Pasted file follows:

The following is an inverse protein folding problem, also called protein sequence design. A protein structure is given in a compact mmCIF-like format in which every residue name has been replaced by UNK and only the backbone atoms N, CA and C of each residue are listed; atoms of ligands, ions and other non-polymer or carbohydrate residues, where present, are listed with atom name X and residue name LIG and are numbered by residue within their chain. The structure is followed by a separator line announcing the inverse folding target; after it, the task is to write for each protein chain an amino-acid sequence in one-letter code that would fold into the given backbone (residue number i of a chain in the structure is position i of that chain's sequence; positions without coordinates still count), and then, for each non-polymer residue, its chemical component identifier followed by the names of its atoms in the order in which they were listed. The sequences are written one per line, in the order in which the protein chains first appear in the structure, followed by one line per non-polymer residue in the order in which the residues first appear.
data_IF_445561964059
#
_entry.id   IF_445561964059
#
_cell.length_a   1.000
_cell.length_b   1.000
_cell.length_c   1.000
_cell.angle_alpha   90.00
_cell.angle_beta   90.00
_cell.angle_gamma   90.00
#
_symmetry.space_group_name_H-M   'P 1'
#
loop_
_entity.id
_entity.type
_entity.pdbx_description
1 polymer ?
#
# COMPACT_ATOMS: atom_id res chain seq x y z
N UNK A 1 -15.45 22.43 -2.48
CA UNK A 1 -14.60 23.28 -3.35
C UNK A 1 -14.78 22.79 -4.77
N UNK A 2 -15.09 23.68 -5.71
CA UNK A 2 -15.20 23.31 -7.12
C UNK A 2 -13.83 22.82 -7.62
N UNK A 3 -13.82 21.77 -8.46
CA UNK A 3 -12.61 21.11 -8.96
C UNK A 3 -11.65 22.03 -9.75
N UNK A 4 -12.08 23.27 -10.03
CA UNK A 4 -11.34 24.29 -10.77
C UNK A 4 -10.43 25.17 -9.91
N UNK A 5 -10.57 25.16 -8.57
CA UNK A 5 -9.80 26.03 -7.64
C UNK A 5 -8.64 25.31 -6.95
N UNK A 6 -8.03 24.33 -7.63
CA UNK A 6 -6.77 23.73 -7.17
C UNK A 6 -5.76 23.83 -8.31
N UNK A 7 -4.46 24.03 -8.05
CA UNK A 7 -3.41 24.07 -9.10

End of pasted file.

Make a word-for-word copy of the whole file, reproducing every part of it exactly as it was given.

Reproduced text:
The following is an inverse protein folding problem, also called protein sequence design. A protein structure is given in a compact mmCIF-like format in which every residue name has been replaced by UNK and only the backbone atoms N, CA and C of each residue are listed; atoms of ligands, ions and other non-polymer or carbohydrate residues, where present, are listed with atom name X and residue name LIG and are numbered by residue within their chain. The structure is followed by a separator line announcing the inverse folding target; after it, the task is to write for each protein chain an amino-acid sequence in one-letter code that would fold into the given backbone (residue number i of a chain in the structure is position i of that chain's sequence; positions without coordinates still count), and then, for each non-polymer residue, its chemical component identifier followed by the names of its atoms in the order in which they were listed. The sequences are written one per line, in the order in which the protein chains first appear in the structure, followed by one line per non-polymer residue in the order in which the residues first appear.
data_IF_445561964059
#
_entry.id   IF_445561964059
#
_cell.length_a   1.000
_cell.length_b   1.000
_cell.length_c   1.000
_cell.angle_alpha   90.00
_cell.angle_beta   90.00
_cell.angle_gamma   90.00
#
_symmetry.space_group_name_H-M   'P 1'
#
loop_
_entity.id
_entity.type
_entity.pdbx_description
1 polymer ?
#
# COMPACT_ATOMS: atom_id res chain seq x y z
N UNK A 1 -15.45 22.43 -2.48
CA UNK A 1 -14.60 23.28 -3.35
C UNK A 1 -14.78 22.79 -4.77
N UNK A 2 -15.09 23.68 -5.71
CA UNK A 2 -15.20 23.31 -7.12
C UNK A 2 -13.83 22.82 -7.62
N UNK A 3 -13.82 21.77 -8.46
CA UNK A 3 -12.61 21.11 -8.96
C UNK A 3 -11.65 22.03 -9.75
N UNK A 4 -12.08 23.27 -10.03
CA UNK A 4 -11.34 24.29 -10.77
C UNK A 4 -10.43 25.17 -9.91
N UNK A 5 -10.57 25.16 -8.57
CA UNK A 5 -9.80 26.03 -7.64
C UNK A 5 -8.64 25.31 -6.95
N UNK A 6 -8.03 24.33 -7.63
CA UNK A 6 -6.77 23.73 -7.17
C UNK A 6 -5.76 23.83 -8.31
N UNK A 7 -4.46 24.03 -8.05
CA UNK A 7 -3.41 24.07 -9.10